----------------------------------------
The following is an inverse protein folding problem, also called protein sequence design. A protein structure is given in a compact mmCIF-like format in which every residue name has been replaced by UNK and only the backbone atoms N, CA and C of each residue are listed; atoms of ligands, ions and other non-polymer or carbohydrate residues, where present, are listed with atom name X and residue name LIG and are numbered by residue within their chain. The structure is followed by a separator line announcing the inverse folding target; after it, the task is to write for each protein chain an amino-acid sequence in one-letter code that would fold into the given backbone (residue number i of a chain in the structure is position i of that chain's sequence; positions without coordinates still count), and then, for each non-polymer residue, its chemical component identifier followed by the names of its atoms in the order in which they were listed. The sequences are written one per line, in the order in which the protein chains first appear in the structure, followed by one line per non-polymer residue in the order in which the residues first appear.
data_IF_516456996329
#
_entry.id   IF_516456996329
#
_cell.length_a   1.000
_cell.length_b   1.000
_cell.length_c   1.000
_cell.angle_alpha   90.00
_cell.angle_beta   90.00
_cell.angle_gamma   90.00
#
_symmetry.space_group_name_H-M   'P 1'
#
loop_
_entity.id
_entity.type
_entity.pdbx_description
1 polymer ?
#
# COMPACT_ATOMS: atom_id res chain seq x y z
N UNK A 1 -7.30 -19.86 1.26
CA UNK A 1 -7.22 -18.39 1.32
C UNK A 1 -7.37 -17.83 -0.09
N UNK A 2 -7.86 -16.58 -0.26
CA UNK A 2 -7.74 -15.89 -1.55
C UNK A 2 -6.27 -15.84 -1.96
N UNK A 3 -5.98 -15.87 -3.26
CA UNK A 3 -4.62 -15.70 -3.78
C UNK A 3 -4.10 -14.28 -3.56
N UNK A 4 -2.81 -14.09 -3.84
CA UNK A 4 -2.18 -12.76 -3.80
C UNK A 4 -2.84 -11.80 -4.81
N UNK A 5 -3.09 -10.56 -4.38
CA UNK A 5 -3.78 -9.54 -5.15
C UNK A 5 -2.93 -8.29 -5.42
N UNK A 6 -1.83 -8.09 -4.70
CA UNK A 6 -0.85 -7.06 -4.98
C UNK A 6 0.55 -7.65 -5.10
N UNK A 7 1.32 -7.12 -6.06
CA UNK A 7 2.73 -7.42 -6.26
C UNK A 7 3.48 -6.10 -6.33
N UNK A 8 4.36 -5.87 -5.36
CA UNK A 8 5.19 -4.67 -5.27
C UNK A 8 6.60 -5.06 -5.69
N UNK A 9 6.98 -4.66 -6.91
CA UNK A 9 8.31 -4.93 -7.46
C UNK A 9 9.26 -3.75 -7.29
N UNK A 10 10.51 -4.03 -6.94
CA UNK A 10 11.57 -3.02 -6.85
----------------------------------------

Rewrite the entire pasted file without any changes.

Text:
The following is an inverse protein folding problem, also called protein sequence design. A protein structure is given in a compact mmCIF-like format in which every residue name has been replaced by UNK and only the backbone atoms N, CA and C of each residue are listed; atoms of ligands, ions and other non-polymer or carbohydrate residues, where present, are listed with atom name X and residue name LIG and are numbered by residue within their chain. The structure is followed by a separator line announcing the inverse folding target; after it, the task is to write for each protein chain an amino-acid sequence in one-letter code that would fold into the given backbone (residue number i of a chain in the structure is position i of that chain's sequence; positions without coordinates still count), and then, for each non-polymer residue, its chemical component identifier followed by the names of its atoms in the order in which they were listed. The sequences are written one per line, in the order in which the protein chains first appear in the structure, followed by one line per non-polymer residue in the order in which the residues first appear.
data_IF_516456996329
#
_entry.id   IF_516456996329
#
_cell.length_a   1.000
_cell.length_b   1.000
_cell.length_c   1.000
_cell.angle_alpha   90.00
_cell.angle_beta   90.00
_cell.angle_gamma   90.00
#
_symmetry.space_group_name_H-M   'P 1'
#
loop_
_entity.id
_entity.type
_entity.pdbx_description
1 polymer ?
#
# COMPACT_ATOMS: atom_id res chain seq x y z
N UNK A 1 -7.30 -19.86 1.26
CA UNK A 1 -7.22 -18.39 1.32
C UNK A 1 -7.37 -17.83 -0.09
N UNK A 2 -7.86 -16.58 -0.26
CA UNK A 2 -7.74 -15.89 -1.55
C UNK A 2 -6.27 -15.84 -1.96
N UNK A 3 -5.98 -15.87 -3.26
CA UNK A 3 -4.62 -15.70 -3.78
C UNK A 3 -4.10 -14.28 -3.56
N UNK A 4 -2.81 -14.09 -3.84
CA UNK A 4 -2.18 -12.76 -3.80
C UNK A 4 -2.84 -11.80 -4.81
N UNK A 5 -3.09 -10.56 -4.38
CA UNK A 5 -3.78 -9.54 -5.15
C UNK A 5 -2.93 -8.29 -5.42
N UNK A 6 -1.83 -8.09 -4.70
CA UNK A 6 -0.85 -7.06 -4.98
C UNK A 6 0.55 -7.65 -5.10
N UNK A 7 1.32 -7.12 -6.06
CA UNK A 7 2.73 -7.42 -6.26
C UNK A 7 3.48 -6.10 -6.33
N UNK A 8 4.36 -5.87 -5.36
CA UNK A 8 5.19 -4.67 -5.27
C UNK A 8 6.60 -5.06 -5.69
N UNK A 9 6.98 -4.66 -6.91
CA UNK A 9 8.31 -4.93 -7.46
C UNK A 9 9.26 -3.75 -7.29
N UNK A 10 10.51 -4.03 -6.94
CA UNK A 10 11.57 -3.02 -6.85